Even before they take their seats, the 116th U.S. House of Representatives is giving indications of a political shake-up. On November 13 200 activists with the Sunrise Movement were joined by U.S. Representative-elect Alexandria Ocasio Cortez (D-New York) in a call for a “Green New Deal” including a national move to 100% renewable energy in an action outside the office of Representative Nancy Pelosi (D-California), who is poised to become the next speaker of the House.
And while Ocasio Cortez’s platform may be the farthest Left that any incoming Member of Congress has proposed in decades, the movement which she has become the de-facto figurehead for is showing that it has legs. As of latest count, Sunrise Movement’s call for the formation of a select committee on Climate Change and a Green New Deal had the explicit support of no less than 18 incoming members of Congress.
At a press conference on Friday, the newest U.S. representatives and representatives-to-be to join this call explained why such a committee – which goes well beyond the purview of previous committees on this issue – is needed.
The 18 are all members of the Democratic Party, and it is notable that unlike Republican support of renewable energy – which usually is tied to economic benefits and consumer choice – the call for a Green New Deal explicitly ties rapid deployment of renewables to acting on Climate Change. This was expressed by U.S. Representative-elect Mike Levin (D-California), who complained about the Trump Administration’s release of the federal government’s Climate Change report the day after Thanksgiving, which he described as an attempt to “hide the details of the report”.
“If we don’t take serious action in the coming years, we are going to have unprecedented, catastrophic impacts, not only to our environment but to our economy,” said Levin.
It is also notable that such a position and a statement would be unimaginable for the Congressman Levin is replacing, Darrel Issa (R).
I was proud to stand with my new colleagues in DC this morning for a new House Select Committee on Climate Change and a Green New Deal.
We must act on the overwhelming scientific consensus and work collaboratively with standing committees and many partners.
Let’s get to work. pic.twitter.com/mesNZ28NXQ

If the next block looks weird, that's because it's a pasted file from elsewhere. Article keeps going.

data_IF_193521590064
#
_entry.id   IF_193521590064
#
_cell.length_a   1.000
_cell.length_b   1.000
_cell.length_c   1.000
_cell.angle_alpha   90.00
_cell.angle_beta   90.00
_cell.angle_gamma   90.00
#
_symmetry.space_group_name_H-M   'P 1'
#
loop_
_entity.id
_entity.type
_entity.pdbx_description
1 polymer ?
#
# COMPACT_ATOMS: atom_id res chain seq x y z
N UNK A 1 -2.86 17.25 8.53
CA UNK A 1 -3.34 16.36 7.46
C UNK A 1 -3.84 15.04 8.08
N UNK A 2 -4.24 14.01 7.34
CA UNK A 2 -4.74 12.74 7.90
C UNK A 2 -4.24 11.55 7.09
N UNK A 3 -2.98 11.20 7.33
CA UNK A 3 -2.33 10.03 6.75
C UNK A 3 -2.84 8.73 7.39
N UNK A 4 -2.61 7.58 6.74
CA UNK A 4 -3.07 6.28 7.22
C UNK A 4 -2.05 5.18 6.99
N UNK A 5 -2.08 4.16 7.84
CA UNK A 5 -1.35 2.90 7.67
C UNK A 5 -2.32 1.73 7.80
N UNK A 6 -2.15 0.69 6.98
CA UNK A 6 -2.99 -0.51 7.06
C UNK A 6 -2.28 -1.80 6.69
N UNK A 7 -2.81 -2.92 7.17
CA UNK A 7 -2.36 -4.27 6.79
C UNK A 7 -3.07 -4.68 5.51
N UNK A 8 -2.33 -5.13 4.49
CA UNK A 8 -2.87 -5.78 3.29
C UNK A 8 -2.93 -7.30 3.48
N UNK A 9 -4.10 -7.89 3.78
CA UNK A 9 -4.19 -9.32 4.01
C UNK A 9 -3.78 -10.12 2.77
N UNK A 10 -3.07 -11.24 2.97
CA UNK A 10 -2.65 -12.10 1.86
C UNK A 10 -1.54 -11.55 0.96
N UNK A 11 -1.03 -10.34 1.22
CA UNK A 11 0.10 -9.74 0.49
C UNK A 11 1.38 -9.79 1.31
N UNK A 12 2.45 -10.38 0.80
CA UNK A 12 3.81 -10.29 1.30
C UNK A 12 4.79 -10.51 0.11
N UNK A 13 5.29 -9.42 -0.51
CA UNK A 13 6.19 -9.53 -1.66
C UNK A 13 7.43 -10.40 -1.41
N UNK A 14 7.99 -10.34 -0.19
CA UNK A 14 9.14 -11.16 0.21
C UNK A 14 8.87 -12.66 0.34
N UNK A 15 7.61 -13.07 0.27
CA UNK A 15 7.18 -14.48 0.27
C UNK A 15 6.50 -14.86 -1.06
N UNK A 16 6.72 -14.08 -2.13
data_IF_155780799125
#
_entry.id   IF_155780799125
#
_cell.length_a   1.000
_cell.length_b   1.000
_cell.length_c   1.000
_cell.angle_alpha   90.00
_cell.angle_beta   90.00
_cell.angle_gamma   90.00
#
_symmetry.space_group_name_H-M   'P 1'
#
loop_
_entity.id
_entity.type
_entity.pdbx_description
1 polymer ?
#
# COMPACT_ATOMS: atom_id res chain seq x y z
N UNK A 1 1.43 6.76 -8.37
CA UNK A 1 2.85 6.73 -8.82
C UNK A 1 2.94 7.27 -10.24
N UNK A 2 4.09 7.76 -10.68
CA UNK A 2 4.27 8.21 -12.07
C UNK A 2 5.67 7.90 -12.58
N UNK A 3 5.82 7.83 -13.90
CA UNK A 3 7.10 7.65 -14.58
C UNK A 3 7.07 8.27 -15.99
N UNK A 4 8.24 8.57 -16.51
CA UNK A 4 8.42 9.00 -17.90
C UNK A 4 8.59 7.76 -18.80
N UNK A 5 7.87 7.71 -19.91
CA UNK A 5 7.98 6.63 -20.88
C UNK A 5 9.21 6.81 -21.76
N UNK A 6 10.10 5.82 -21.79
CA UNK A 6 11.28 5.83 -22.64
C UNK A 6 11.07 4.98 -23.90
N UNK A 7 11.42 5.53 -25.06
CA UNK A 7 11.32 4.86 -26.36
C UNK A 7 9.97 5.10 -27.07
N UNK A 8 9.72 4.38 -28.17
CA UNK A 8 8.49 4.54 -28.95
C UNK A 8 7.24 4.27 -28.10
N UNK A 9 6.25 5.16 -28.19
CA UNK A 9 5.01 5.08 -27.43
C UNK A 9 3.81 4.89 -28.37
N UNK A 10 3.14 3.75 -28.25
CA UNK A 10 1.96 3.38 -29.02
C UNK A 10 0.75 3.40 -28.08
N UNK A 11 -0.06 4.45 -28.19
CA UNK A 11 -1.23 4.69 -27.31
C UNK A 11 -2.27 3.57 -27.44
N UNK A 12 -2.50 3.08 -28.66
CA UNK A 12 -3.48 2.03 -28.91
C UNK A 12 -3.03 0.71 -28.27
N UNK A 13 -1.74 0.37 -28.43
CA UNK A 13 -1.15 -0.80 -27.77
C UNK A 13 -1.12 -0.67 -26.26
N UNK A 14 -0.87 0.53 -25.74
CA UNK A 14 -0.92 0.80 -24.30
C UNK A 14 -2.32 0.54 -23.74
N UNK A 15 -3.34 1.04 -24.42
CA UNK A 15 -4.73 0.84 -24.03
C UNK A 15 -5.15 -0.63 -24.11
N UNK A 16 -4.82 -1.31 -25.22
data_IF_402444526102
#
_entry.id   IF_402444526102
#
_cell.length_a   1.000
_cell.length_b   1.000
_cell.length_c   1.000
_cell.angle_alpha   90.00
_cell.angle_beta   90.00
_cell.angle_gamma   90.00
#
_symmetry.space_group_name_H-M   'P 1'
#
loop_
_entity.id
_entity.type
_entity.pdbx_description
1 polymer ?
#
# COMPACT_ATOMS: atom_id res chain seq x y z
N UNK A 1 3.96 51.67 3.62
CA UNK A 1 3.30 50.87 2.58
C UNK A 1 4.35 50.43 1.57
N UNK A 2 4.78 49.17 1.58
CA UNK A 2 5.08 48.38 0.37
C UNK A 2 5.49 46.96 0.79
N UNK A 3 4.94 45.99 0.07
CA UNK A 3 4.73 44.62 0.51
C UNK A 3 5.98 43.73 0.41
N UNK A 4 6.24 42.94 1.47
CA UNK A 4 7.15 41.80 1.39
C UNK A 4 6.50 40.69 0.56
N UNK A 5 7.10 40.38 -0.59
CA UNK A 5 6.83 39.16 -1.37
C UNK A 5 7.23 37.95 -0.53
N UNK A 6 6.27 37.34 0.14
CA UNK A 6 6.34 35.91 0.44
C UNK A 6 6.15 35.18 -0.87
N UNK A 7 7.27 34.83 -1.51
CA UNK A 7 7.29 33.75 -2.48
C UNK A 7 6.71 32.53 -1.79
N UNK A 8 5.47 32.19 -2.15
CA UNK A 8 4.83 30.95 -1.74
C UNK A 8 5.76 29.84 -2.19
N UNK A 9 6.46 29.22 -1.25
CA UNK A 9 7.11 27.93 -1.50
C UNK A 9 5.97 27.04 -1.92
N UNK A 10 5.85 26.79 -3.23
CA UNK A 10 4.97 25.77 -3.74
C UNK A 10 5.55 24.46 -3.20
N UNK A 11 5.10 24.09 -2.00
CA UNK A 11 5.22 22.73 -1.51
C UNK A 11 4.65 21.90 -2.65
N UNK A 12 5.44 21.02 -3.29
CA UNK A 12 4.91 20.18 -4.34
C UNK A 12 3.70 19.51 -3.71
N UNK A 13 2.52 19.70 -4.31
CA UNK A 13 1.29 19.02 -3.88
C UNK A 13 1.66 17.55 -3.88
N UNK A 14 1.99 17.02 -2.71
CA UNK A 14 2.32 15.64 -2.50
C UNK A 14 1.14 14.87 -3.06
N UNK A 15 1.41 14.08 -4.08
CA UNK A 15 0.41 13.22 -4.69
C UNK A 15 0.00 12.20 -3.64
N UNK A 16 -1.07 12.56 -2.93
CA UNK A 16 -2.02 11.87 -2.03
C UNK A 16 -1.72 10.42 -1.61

— Mike Levin (@MikeLevinCA) November 30, 2018
Ambition for 2020
The details that have been proposed so far for a Green New Deal are nothing if not ambitious, starting with 100% renewable energy by 2030 including a national Smart Grid, energy efficiency retrofits of all buildings, decarbonizing manufacturing, agriculture, and transportation, as well as funding massive investment “in the drawdown and capture of greenhouse gases”.
It also includes training and education and a living wage job guarantee program for all citizens – and possibly a universal basic income.
Such a program will not see the light of day under a Republican Senate and President Trump, however it has widely been described as the beginnings of work on a program which could be enacted if Democrats regain the Senate and/or presidency in 2020.
Diverse, new voices
It is notable that many of the voices expressing support for a committee based on this maximalist position are not only new, but that they are much more diverse than the U.S. Congress writ large.
White men, who have typically been the dominant group in the U.S. Congress, make up only four of the 18 backers, which include the first two Muslim women elected to Congress (Rashida Tlaib, D-Michigan and Ilhan Omar, D-Minnesota).
And while Ocasio Cortez, Tlaib, Omar, Levin and three of the other supporters will be taking seats in Congress for this first time in January, eleven of those who have pledged their support are returning members of Congress. This includes Civil Rights icon John Lewis (D-Georgia).
However, there are notable limits to the group that has stepped forward. None are members of the Energy and Commerce Committee in the present House of Representatives, and Energy and Commerce Committee Ranking Member Frank Pallone (D-New Jersey) has expressed opposition to the creation of a select committee on Climate Change.
Also, the composition of the 18 incoming members of Congress speaks to regional splits. The 18 represent districts on the West Coast, East Coast, Midwest, Mountain West and Hawaii – with New York and California particularly well-represented, but none are from the Plains States, Texas or Florida, and Joe Lewis is the only one with a district in The South.